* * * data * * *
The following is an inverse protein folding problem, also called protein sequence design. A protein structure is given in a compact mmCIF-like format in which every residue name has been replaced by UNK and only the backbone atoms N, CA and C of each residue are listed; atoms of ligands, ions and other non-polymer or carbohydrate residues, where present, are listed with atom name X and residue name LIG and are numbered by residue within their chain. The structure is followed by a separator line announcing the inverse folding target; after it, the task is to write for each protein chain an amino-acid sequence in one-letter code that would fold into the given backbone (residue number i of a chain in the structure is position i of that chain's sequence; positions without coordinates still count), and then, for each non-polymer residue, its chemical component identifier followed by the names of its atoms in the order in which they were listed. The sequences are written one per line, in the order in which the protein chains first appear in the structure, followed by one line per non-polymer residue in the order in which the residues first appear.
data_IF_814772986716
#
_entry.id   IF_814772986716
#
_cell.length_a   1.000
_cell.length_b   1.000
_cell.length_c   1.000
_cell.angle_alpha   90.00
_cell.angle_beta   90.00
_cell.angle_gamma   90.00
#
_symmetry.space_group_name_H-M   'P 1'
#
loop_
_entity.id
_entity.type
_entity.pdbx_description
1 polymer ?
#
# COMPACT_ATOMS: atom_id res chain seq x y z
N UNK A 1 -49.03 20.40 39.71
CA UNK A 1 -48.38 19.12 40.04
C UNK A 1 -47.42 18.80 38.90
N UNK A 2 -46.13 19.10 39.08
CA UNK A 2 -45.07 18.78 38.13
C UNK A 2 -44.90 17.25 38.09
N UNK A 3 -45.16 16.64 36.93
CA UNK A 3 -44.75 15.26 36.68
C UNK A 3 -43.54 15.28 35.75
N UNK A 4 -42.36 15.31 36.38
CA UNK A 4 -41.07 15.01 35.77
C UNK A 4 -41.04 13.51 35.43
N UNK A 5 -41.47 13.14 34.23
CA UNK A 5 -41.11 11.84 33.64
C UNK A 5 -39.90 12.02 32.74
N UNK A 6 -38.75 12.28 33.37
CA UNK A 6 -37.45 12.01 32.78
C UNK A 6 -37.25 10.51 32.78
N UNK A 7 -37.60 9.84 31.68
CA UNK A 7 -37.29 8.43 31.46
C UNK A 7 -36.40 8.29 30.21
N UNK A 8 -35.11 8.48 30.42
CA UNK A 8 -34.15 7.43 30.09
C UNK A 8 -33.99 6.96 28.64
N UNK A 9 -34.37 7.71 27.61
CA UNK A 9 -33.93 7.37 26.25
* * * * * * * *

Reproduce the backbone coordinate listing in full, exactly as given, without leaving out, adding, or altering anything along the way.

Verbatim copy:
The following is an inverse protein folding problem, also called protein sequence design. A protein structure is given in a compact mmCIF-like format in which every residue name has been replaced by UNK and only the backbone atoms N, CA and C of each residue are listed; atoms of ligands, ions and other non-polymer or carbohydrate residues, where present, are listed with atom name X and residue name LIG and are numbered by residue within their chain. The structure is followed by a separator line announcing the inverse folding target; after it, the task is to write for each protein chain an amino-acid sequence in one-letter code that would fold into the given backbone (residue number i of a chain in the structure is position i of that chain's sequence; positions without coordinates still count), and then, for each non-polymer residue, its chemical component identifier followed by the names of its atoms in the order in which they were listed. The sequences are written one per line, in the order in which the protein chains first appear in the structure, followed by one line per non-polymer residue in the order in which the residues first appear.
data_IF_814772986716
#
_entry.id   IF_814772986716
#
_cell.length_a   1.000
_cell.length_b   1.000
_cell.length_c   1.000
_cell.angle_alpha   90.00
_cell.angle_beta   90.00
_cell.angle_gamma   90.00
#
_symmetry.space_group_name_H-M   'P 1'
#
loop_
_entity.id
_entity.type
_entity.pdbx_description
1 polymer ?
#
# COMPACT_ATOMS: atom_id res chain seq x y z
N UNK A 1 -49.03 20.40 39.71
CA UNK A 1 -48.38 19.12 40.04
C UNK A 1 -47.42 18.80 38.90
N UNK A 2 -46.13 19.10 39.08
CA UNK A 2 -45.07 18.78 38.13
C UNK A 2 -44.90 17.25 38.09
N UNK A 3 -45.16 16.64 36.93
CA UNK A 3 -44.75 15.26 36.68
C UNK A 3 -43.54 15.28 35.75
N UNK A 4 -42.36 15.31 36.38
CA UNK A 4 -41.07 15.01 35.77
C UNK A 4 -41.04 13.51 35.43
N UNK A 5 -41.47 13.14 34.23
CA UNK A 5 -41.11 11.84 33.64
C UNK A 5 -39.90 12.02 32.74
N UNK A 6 -38.75 12.28 33.37
CA UNK A 6 -37.45 12.01 32.78
C UNK A 6 -37.25 10.51 32.78
N UNK A 7 -37.60 9.84 31.68
CA UNK A 7 -37.29 8.43 31.46
C UNK A 7 -36.40 8.29 30.21
N UNK A 8 -35.11 8.48 30.42
CA UNK A 8 -34.15 7.43 30.09
C UNK A 8 -33.99 6.96 28.64
N UNK A 9 -34.37 7.71 27.61
CA UNK A 9 -33.93 7.37 26.25